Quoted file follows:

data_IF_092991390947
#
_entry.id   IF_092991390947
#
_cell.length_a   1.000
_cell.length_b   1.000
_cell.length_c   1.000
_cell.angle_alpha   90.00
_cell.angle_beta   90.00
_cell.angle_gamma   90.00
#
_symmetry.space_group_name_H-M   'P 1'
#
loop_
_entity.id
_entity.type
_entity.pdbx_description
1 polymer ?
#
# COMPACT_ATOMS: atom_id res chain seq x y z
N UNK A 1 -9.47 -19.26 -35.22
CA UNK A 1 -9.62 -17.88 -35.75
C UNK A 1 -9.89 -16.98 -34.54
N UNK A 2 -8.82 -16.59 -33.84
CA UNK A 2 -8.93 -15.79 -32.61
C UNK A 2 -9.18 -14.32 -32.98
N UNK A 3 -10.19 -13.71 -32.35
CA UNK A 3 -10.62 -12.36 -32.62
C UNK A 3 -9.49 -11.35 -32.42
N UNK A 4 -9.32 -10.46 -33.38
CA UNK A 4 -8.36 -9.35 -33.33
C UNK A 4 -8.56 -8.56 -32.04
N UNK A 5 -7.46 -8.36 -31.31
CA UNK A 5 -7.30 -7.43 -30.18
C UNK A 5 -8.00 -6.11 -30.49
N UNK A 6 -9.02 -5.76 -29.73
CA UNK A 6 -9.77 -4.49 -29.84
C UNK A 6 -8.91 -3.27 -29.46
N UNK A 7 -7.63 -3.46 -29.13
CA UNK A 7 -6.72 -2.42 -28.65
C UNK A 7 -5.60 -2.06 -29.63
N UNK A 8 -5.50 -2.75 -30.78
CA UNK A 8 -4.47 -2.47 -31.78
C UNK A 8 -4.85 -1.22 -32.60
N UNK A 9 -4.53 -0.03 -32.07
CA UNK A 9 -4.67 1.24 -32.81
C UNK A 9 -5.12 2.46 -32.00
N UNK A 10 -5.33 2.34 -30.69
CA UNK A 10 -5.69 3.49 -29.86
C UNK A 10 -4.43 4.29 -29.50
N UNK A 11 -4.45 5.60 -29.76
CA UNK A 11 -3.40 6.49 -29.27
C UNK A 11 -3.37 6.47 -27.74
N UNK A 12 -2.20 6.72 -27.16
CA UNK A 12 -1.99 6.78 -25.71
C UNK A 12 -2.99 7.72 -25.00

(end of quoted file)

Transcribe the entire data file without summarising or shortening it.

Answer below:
data_IF_092991390947
#
_entry.id   IF_092991390947
#
_cell.length_a   1.000
_cell.length_b   1.000
_cell.length_c   1.000
_cell.angle_alpha   90.00
_cell.angle_beta   90.00
_cell.angle_gamma   90.00
#
_symmetry.space_group_name_H-M   'P 1'
#
loop_
_entity.id
_entity.type
_entity.pdbx_description
1 polymer ?
#
# COMPACT_ATOMS: atom_id res chain seq x y z
N UNK A 1 -9.47 -19.26 -35.22
CA UNK A 1 -9.62 -17.88 -35.75
C UNK A 1 -9.89 -16.98 -34.54
N UNK A 2 -8.82 -16.59 -33.84
CA UNK A 2 -8.93 -15.79 -32.61
C UNK A 2 -9.18 -14.32 -32.98
N UNK A 3 -10.19 -13.71 -32.35
CA UNK A 3 -10.62 -12.36 -32.62
C UNK A 3 -9.49 -11.35 -32.42
N UNK A 4 -9.32 -10.46 -33.38
CA UNK A 4 -8.36 -9.35 -33.33
C UNK A 4 -8.56 -8.56 -32.04
N UNK A 5 -7.46 -8.36 -31.31
CA UNK A 5 -7.30 -7.43 -30.18
C UNK A 5 -8.00 -6.11 -30.49
N UNK A 6 -9.02 -5.76 -29.73
CA UNK A 6 -9.77 -4.49 -29.84
C UNK A 6 -8.91 -3.27 -29.46
N UNK A 7 -7.63 -3.46 -29.13
CA UNK A 7 -6.72 -2.42 -28.65
C UNK A 7 -5.60 -2.06 -29.63
N UNK A 8 -5.50 -2.75 -30.78
CA UNK A 8 -4.47 -2.47 -31.78
C UNK A 8 -4.85 -1.22 -32.60
N UNK A 9 -4.53 -0.03 -32.07
CA UNK A 9 -4.67 1.24 -32.81
C UNK A 9 -5.12 2.46 -32.00
N UNK A 10 -5.33 2.34 -30.69
CA UNK A 10 -5.69 3.49 -29.86
C UNK A 10 -4.43 4.29 -29.50
N UNK A 11 -4.45 5.60 -29.76
CA UNK A 11 -3.40 6.49 -29.27
C UNK A 11 -3.37 6.47 -27.74
N UNK A 12 -2.20 6.72 -27.16
CA UNK A 12 -1.99 6.78 -25.71
C UNK A 12 -2.99 7.72 -25.00